Monkey in a teacup

A few weeks ago, I was watching Conan O’Brian and Jay Leno was the guest. Leno told this weird story ordering things off of the back of comic books. He said that when he was a kid (1960’s?) he ordered something called “monkey in a teacup”. He told a big, long, hilarious story about it, but didn’t seem to know what it actually was. From what he said, it was actually alive and ran around the house before his mother opened the door and it rushed out never to be seen again.
What? Was there some actual creature you could order through the mail (besides sea monkeys)? Does anyone know what “monkey in a teacup” actually was? Please answer, it’s driving me crazy!

“Man prefers to believe what he prefers to be true” -Albert Einstein

If I remember correctly they were squirrel monkeys that you could buy mail order from the back of comic books in the late 50’s and early to mid 60’s.
I wanted one but was never able to get up enough money.

t lion

" I Wonder What Happens When I push THIS Button? "

I do remember the ads, but I never ordered one. A search on the Big Hub turned up nothing.

They weren’t as fun as a barrell-full of monkeys, that’s for sure. :slight_smile:

Sorry, this is a tangent…Alias, wanna hear something wierd? When I was a kid, and living in San Diego, my dad brought some toys back from Tiajuana. They were these tiny wooden dolls that shook their arms and legs rapidly and at random intervals. No battery, no wind-up mechanism. We finally broke one open after they stopped working that evening and found the power source. Dead flies. True story. Nasty huh?

“Teaching without words and work without doing are understood by very few.”
-Tao Te Ching

You could get squirrel monkeys and spider monkeys, I think. From what I’ve heard, half the time the things would arrive dead, and the other half the time they would wind up getting away like Jay’s did, or being given to the local animal shelter. A monkey is NOT an easy pet to raise. Even the tiny ones need a lot of room, will bite, are great escape artists, and are wildly destructive.

My monkey got away too but he didn’t get out the door. We looked every where. If it hadn’t been for my X-ray glasses i never would have spotted him behind th book case. There are some laws about BUYING animals thru the mail. But the adverisers have found a clever way around that I see in the current Boy’s Life that if you buy a 6 month supply of food they will send you a free Anole lizard. The ‘special’ food is meal worms.Mom will love it when they get into the pantry. ‘Sea monkeys’ aint nothin but your every day brine shrimp. If you go to your local Tropical Fish Store you can buy 1000 or so eggs for a couple of bucks. Mix up some brine in a mason jar sprinkle in some eggs and there they are. Feed um a bit of yeast or set a jar of fresh water outside till it turns nice and green and add a few drops of algae every day and you got your own hours of fun. they are boring lil critters but fish eat um like popcorn.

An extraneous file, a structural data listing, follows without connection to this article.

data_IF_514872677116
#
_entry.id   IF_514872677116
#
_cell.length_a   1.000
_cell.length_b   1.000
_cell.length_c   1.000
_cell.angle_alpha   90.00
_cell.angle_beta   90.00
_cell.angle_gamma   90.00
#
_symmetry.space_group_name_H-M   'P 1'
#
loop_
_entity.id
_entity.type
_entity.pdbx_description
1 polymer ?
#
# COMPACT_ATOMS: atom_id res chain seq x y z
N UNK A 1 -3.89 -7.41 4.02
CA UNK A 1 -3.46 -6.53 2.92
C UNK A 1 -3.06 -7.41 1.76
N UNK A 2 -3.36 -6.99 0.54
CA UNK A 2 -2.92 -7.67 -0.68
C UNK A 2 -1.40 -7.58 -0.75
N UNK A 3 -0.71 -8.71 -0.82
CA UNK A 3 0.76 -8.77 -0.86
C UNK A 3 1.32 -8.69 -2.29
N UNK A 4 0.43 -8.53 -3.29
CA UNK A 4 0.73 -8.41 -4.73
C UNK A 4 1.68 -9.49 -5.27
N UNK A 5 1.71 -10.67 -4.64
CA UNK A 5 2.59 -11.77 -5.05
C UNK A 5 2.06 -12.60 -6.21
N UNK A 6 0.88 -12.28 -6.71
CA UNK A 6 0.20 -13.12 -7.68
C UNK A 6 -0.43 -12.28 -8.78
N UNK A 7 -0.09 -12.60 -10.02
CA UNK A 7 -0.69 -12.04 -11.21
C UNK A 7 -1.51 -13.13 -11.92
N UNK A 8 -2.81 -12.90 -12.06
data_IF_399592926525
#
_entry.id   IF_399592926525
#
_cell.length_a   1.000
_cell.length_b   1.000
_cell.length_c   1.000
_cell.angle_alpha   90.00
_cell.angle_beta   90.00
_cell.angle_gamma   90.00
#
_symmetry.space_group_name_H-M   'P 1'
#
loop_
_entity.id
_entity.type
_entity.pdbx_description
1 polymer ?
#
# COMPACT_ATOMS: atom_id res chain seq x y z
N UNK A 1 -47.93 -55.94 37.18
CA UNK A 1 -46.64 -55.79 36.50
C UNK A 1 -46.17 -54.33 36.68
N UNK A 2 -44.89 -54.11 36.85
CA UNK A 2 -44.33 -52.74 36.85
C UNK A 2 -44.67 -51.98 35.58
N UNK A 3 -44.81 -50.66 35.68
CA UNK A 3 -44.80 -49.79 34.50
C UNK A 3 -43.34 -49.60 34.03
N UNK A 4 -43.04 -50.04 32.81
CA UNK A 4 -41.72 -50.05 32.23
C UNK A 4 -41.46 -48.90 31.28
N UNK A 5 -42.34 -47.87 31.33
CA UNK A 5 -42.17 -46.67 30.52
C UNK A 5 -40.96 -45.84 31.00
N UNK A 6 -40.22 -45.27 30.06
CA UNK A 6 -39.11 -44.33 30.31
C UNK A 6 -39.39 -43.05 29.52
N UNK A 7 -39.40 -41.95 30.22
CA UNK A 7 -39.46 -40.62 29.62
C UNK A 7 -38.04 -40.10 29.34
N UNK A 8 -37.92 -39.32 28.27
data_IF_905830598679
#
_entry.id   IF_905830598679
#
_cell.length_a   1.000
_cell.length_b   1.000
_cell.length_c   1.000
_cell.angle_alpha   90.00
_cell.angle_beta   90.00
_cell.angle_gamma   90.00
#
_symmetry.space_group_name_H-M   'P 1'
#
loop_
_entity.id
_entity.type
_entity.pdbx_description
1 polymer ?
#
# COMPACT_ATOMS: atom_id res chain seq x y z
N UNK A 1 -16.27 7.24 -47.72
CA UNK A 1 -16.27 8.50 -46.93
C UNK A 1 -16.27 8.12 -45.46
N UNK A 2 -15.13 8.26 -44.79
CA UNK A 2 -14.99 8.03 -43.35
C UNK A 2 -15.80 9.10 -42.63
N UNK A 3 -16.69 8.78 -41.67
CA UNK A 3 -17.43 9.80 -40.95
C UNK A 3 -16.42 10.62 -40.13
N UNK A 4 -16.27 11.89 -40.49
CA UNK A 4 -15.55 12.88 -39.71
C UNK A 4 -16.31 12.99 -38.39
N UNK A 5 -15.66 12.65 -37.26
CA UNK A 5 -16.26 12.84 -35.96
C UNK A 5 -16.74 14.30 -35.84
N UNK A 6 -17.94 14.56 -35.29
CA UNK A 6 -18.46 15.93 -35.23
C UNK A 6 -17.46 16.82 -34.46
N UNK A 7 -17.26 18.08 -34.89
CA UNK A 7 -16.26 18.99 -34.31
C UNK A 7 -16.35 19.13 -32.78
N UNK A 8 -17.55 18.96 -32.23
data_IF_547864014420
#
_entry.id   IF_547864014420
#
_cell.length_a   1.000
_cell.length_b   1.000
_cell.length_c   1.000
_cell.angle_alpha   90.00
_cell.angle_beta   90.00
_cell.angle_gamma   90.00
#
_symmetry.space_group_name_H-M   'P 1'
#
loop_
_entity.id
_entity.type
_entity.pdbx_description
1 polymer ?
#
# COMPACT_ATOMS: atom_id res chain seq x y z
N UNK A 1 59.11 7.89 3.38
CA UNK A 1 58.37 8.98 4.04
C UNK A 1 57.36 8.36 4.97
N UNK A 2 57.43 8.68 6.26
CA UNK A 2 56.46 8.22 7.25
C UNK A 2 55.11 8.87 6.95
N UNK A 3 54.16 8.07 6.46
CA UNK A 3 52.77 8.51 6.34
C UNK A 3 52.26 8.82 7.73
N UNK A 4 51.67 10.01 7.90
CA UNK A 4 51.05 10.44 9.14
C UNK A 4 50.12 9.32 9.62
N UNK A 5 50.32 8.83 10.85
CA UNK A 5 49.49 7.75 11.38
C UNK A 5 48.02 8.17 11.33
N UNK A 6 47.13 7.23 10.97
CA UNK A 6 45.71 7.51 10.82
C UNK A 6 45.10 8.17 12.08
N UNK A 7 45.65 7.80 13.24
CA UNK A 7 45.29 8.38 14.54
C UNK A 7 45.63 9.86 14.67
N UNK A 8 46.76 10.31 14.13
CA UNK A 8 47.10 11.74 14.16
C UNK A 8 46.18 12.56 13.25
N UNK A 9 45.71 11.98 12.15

“Pardon me while I have a strange interlude.”-Marx

When my wife and I got married and were thinking about children, we decided to move up the food chain first. We bought Sea Monkeys, thinking that if we could keep them alive we’d take a crack at a dog, then a kid. The Sea Monkeys died. But we went ahead anyway and now have a dog, cats, and a kid.

Sea Monkeys are worth it just for the little book that comes with them. It’s full of wild hyperbole like, “Sea Monkeys are no DREAM, but they are DREAM PETS!!!”

We killed ourselves laughing over the damned book, lent it to our friends for laughs, etc. For $6.99 it was worth it. The Sea Monkeys got flushed.

Just what we all needed - another monkey to spank.

FYI: Cherry Poptart#2, a porn comic by Larry Welz, had a hilarious parody of those back of the comic mail order ads.

Reminds me of my first exploration of the Exploratorium in SF, in its early days. Someone had an experiment there with a fly pinned down with a mike or just an electrode or something in it, hooked to an oscilloscope, which showed the waveform of its buzz. . .for whatever that proved. Gave me creeps. Guess I’m strictly an inanimate electronicker.


Democritus –

Isn’t that how Mexican jumping beans work?

– Beruang

Mexican Jumping beans are a moth in its cocoon.

My mother had a teacup monkey when she was young. IIRC it escaped.

Gasoline: As an accompaniement to cereal it made a refreshing change. Glen Baxter

Thank you, I now know what I’m going to call my band. “And now, we have a song by a hot new band called… Monkey In A Teacup?”

“That’s entertainment!” —Vlad the Impaler

I can’t help but think of that special magical moment for many kids when they finally got their Monkey in a Teacup in the mail and opened the package to find a decaying carcass. Ah, what lovely memories that would leave.

  • Kinda, but not quite. Mexican jumping beans are made whan a particular moth larvae eats it’s way into the center of a berry of a particular tree. The berry heals over the entrance hole and then (as the larva continues to eat) dies and hardens around the live larvae, until the grisly end. The larva can’t mature or escape on its own.
  • It’s just a couple species of trees that have this trait. The moths lay their eggs on all kinds of trees, and the rest don’t do it: elsewise there wouldn’t be any surviving moths today. - MC